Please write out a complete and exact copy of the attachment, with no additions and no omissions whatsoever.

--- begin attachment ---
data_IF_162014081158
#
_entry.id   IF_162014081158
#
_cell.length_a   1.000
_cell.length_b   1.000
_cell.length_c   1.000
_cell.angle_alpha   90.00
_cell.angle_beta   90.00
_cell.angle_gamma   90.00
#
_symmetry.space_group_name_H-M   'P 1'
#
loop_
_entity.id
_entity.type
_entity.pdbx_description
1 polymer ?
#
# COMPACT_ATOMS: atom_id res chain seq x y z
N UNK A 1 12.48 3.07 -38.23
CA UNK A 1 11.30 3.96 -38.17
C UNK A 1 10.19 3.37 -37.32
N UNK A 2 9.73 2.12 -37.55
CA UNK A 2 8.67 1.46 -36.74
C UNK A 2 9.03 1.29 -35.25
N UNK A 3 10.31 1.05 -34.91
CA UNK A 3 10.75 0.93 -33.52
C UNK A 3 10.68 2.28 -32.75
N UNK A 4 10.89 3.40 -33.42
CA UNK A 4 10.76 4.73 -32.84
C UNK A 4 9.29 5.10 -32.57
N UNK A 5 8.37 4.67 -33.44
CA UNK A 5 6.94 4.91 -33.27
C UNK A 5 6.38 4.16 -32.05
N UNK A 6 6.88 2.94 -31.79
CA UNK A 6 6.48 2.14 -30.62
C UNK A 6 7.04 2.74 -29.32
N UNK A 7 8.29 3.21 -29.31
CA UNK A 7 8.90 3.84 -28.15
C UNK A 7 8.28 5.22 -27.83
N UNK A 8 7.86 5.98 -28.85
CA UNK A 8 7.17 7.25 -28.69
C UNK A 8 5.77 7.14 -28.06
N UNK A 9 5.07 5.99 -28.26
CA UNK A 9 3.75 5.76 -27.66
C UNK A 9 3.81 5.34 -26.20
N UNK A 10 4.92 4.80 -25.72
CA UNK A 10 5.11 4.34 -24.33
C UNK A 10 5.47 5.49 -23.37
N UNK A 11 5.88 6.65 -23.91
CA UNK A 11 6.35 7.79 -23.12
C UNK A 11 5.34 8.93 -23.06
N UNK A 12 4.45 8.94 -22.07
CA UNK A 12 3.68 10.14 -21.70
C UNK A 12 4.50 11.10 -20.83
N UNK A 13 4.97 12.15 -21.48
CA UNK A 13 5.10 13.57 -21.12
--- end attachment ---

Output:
data_IF_162014081158
#
_entry.id   IF_162014081158
#
_cell.length_a   1.000
_cell.length_b   1.000
_cell.length_c   1.000
_cell.angle_alpha   90.00
_cell.angle_beta   90.00
_cell.angle_gamma   90.00
#
_symmetry.space_group_name_H-M   'P 1'
#
loop_
_entity.id
_entity.type
_entity.pdbx_description
1 polymer ?
#
# COMPACT_ATOMS: atom_id res chain seq x y z
N UNK A 1 12.48 3.07 -38.23
CA UNK A 1 11.30 3.96 -38.17
C UNK A 1 10.19 3.37 -37.32
N UNK A 2 9.73 2.12 -37.55
CA UNK A 2 8.67 1.46 -36.74
C UNK A 2 9.03 1.29 -35.25
N UNK A 3 10.31 1.05 -34.91
CA UNK A 3 10.75 0.93 -33.52
C UNK A 3 10.68 2.28 -32.75
N UNK A 4 10.89 3.40 -33.42
CA UNK A 4 10.76 4.73 -32.84
C UNK A 4 9.29 5.10 -32.57
N UNK A 5 8.37 4.67 -33.44
CA UNK A 5 6.94 4.91 -33.27
C UNK A 5 6.38 4.16 -32.05
N UNK A 6 6.88 2.94 -31.79
CA UNK A 6 6.48 2.14 -30.62
C UNK A 6 7.04 2.74 -29.32
N UNK A 7 8.29 3.21 -29.31
CA UNK A 7 8.90 3.84 -28.15
C UNK A 7 8.28 5.22 -27.83
N UNK A 8 7.86 5.98 -28.85
CA UNK A 8 7.17 7.25 -28.69
C UNK A 8 5.77 7.14 -28.06
N UNK A 9 5.07 5.99 -28.26
CA UNK A 9 3.75 5.76 -27.66
C UNK A 9 3.81 5.34 -26.20
N UNK A 10 4.92 4.80 -25.72
CA UNK A 10 5.11 4.34 -24.33
C UNK A 10 5.47 5.49 -23.37
N UNK A 11 5.88 6.65 -23.91
CA UNK A 11 6.35 7.79 -23.12
C UNK A 11 5.34 8.93 -23.06
N UNK A 12 4.45 8.94 -22.07
CA UNK A 12 3.68 10.14 -21.70
C UNK A 12 4.50 11.10 -20.83
N UNK A 13 4.97 12.15 -21.48
CA UNK A 13 5.10 13.57 -21.12